Nuclear Darkness

What is nuclear darkness?

In a nuclear war, burning cities would create millions of tons of thick, black smoke. This smoke would rise above cloud level, into the stratosphere, where it would quickly spread around the planet. A large nuclear war would produce enough smoke to block most sunlight from reaching the Earth's surface.

Smoke Surrounds the Earth After a Nuclear War

Reproduced/modified by permission of Drs. Robock, Oman and Stenchikov of Rutgers University
Following a large U.S.-Russian nuclear war, enormous fires created by nuclear explosions in cities and industrial areas cause 150 million tons of smoke to be lofted high into the stratosphere. The smoke is quickly spread around the world and forms a dense smoke layer around both Hemispheres; the smoke will remain in the stratosphere for many years and act to block sunlight from reaching the surface of the Earth. New studies predict this level of stratospheric smoke deposition will still be possible even after planned reductions in U.S.-Russian nuclear arsenals are completed under the SORT Treaty in 2012.

How would nuclear darkness cause deadly global climate change?

Massive absorption of warming sunlight by a global stratospheric smoke layer would rapidly create Ice Age temperatures on Earth . The cold would last a long time; NASA computer models predict 40% of the smoke would still remain in the stratosphere ten years after a nuclear war.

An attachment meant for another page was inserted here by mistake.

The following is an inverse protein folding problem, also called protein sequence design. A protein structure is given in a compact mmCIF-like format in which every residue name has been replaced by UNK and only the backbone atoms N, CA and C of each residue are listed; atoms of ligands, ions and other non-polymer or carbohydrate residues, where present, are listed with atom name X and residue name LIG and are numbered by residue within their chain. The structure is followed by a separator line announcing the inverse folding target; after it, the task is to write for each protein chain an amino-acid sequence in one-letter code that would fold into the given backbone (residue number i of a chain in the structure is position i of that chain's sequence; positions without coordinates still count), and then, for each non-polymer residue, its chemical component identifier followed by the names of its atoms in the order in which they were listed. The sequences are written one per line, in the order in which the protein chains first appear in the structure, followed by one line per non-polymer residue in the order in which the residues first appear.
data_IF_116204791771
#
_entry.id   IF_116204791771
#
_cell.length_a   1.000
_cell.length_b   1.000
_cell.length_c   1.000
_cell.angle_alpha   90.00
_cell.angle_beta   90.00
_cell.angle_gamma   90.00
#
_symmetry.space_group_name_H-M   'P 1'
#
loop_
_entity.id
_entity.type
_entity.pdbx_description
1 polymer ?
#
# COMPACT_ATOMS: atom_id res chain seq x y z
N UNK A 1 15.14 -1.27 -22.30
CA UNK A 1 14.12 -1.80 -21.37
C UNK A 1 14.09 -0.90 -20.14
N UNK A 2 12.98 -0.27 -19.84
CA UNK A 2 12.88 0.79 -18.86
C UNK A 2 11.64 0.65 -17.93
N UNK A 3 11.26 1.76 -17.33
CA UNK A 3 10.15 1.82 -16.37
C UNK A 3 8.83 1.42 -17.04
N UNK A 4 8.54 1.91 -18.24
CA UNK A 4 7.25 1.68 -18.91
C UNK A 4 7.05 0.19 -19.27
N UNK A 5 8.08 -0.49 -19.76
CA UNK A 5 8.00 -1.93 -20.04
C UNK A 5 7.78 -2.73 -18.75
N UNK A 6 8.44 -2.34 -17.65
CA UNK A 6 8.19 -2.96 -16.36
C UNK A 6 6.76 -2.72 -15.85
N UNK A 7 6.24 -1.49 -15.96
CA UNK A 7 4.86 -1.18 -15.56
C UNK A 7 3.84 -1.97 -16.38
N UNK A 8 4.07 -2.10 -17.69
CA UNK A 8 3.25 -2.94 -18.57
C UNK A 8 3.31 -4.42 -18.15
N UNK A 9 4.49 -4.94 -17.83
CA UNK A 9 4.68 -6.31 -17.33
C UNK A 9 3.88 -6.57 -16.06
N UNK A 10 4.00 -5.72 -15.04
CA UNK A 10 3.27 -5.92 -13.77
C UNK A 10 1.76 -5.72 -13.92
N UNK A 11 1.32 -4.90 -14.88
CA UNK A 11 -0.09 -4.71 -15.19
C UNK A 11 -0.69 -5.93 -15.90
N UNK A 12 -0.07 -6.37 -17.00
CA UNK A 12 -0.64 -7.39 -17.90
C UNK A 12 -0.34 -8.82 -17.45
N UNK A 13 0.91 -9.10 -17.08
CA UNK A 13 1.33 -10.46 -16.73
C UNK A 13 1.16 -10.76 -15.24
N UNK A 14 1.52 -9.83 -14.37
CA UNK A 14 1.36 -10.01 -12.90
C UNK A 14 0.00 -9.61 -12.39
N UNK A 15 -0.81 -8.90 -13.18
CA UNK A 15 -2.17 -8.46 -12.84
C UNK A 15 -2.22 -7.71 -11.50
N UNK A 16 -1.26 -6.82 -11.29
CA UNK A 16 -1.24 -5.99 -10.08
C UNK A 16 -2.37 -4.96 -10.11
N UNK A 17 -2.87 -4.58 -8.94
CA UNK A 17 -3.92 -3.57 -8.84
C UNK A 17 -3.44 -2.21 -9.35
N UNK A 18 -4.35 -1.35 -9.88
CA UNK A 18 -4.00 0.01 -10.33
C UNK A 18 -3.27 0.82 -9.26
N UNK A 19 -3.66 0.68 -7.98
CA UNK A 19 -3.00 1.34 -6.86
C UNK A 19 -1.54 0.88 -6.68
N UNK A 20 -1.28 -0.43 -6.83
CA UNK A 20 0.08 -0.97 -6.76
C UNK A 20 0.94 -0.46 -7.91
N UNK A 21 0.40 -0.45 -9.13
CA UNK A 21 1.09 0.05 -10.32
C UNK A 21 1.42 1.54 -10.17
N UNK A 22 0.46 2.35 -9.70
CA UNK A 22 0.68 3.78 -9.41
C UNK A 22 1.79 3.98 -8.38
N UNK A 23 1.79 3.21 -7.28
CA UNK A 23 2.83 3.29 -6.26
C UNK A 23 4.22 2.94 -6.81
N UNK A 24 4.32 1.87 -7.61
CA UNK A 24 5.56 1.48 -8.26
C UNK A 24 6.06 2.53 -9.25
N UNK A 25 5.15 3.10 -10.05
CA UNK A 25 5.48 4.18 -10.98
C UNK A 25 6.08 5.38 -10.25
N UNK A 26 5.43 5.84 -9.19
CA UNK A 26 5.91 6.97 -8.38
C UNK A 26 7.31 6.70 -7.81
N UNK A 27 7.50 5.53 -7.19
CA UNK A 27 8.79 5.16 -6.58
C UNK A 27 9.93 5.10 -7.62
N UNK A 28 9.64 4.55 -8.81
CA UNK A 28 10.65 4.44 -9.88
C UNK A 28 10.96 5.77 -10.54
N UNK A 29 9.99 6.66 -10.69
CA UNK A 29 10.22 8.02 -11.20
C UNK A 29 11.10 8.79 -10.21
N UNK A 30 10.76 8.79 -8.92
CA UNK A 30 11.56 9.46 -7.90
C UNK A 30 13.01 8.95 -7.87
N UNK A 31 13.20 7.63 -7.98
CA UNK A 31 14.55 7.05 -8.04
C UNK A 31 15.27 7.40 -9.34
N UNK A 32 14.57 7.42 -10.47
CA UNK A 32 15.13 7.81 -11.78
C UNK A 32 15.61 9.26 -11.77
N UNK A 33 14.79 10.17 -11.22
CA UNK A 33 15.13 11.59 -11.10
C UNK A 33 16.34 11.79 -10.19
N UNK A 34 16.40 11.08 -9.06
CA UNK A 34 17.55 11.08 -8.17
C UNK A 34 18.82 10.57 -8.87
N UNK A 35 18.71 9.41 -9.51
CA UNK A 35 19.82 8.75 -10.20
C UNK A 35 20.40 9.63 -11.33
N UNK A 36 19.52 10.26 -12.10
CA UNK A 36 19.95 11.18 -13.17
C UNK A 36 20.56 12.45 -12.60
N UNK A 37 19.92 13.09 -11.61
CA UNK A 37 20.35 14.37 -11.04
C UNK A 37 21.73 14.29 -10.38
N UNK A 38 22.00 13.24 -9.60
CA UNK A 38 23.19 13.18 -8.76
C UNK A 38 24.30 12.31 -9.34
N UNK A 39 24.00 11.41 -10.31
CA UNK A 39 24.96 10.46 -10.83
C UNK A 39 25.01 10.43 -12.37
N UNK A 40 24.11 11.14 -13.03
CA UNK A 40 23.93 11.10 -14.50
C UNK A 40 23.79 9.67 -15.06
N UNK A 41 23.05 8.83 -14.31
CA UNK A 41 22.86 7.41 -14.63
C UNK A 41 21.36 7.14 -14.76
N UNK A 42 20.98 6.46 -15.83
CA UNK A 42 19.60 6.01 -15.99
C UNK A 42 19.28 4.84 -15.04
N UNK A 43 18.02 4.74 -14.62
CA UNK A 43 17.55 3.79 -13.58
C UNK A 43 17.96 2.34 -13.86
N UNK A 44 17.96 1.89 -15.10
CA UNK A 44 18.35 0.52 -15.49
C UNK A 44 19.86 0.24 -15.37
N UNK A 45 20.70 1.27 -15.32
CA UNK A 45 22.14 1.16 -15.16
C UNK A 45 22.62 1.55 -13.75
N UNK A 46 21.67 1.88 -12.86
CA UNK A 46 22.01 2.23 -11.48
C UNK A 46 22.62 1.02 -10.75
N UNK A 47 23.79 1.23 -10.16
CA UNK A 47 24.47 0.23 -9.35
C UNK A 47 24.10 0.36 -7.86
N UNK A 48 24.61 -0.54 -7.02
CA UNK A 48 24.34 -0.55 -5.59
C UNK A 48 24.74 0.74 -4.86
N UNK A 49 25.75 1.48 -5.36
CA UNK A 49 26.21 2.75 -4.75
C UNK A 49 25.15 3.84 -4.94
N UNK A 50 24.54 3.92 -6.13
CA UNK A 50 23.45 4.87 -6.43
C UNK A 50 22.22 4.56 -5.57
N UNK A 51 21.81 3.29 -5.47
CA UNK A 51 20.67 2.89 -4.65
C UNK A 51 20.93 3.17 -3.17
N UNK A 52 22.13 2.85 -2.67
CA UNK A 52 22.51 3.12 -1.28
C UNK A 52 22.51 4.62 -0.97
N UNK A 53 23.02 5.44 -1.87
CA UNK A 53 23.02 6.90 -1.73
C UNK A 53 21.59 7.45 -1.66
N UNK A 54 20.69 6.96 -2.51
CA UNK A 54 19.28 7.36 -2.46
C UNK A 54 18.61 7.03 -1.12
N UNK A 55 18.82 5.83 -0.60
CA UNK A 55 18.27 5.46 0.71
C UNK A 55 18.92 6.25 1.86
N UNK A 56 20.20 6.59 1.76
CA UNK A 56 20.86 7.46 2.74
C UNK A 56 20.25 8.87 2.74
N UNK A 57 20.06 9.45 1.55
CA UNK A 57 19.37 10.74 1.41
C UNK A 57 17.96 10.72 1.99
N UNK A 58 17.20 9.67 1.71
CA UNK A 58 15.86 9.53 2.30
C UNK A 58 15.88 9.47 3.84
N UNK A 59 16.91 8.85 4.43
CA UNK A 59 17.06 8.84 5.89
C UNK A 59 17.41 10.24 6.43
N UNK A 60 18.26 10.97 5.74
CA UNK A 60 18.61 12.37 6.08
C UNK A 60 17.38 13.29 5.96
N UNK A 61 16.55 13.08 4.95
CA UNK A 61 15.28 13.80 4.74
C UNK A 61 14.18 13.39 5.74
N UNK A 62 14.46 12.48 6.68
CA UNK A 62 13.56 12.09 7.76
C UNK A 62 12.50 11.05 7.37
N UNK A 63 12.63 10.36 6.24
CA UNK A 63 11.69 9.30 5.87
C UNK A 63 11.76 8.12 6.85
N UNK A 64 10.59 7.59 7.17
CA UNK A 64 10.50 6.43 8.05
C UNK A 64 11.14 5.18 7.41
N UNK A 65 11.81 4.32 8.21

Half of 1% of the explosive power of US-Russian nuclear weapons can create enough nuclear darkness to impact global climate. 100 Hiroshima-size weapons exploded in the cities of India and Pakistan would put up to 5 million tons of smoke in the stratosphere . The smoke would destroy much of the Earth's protective ozone layer and drop temperatures in the Northern Hemisphere to levels last seen in the Little Ice Age. Shortened growing seasons could cause up to 1 billion people to starve to death.

A large nuclear war could put 150 million tons of smoke in the stratosphere and make global temperatures colder than they were 18,000 years ago during the coldest part of the last Ice Age. Killing frosts would occur every day for 1-3 years in the large agricultural regions of the Northern Hemisphere. Average global precipitation would be reduced by 45%. Earth's ozone layer would be decimated. Growing seasons would be eliminated.

A large nuclear war would utterly devastate the environment and cause most people to starve to death . Deadly climate change, radioactive fallout and toxic pollution would cause already stressed ecosystems to collapse. The result would be a mass extinction event that would wipe out many animals living at the top of the food chains - including human beings.

It only takes a few minutes to start a nuclear war that would leave the Earth uninhabitable. The U.S. and Russia keep hundreds of missiles armed with thousands of nuclear warheads on high-alert, 24 hours a day. They can be launched with only a few minutes warning and reach their targets in less than 30 minutes. A single failure of nuclear deterrence could cause these weapons to be launched in less time than it takes to read this page.

No person or nation has the right to start a war which could destroy the human race.

Nuclear weapons must be dismantled and abolished. A draft treaty, or Nuclear Weapons Convention, already exists which would ban nuclear weapons and ensure their elimination. We can and must make this happen.

Global Warming vs Cooling from Nuclear War

Reproduced/modified by permission of American Geophysical Union
Observed Global Warming during the period 1880 through 2006 contrasted with predicted temperature drops from a range of nuclear wars. The India-Pakistan war detonated only one half of 1% of the explosive power of the currently deployed and operational U.S. and Russian nuclear arsenals.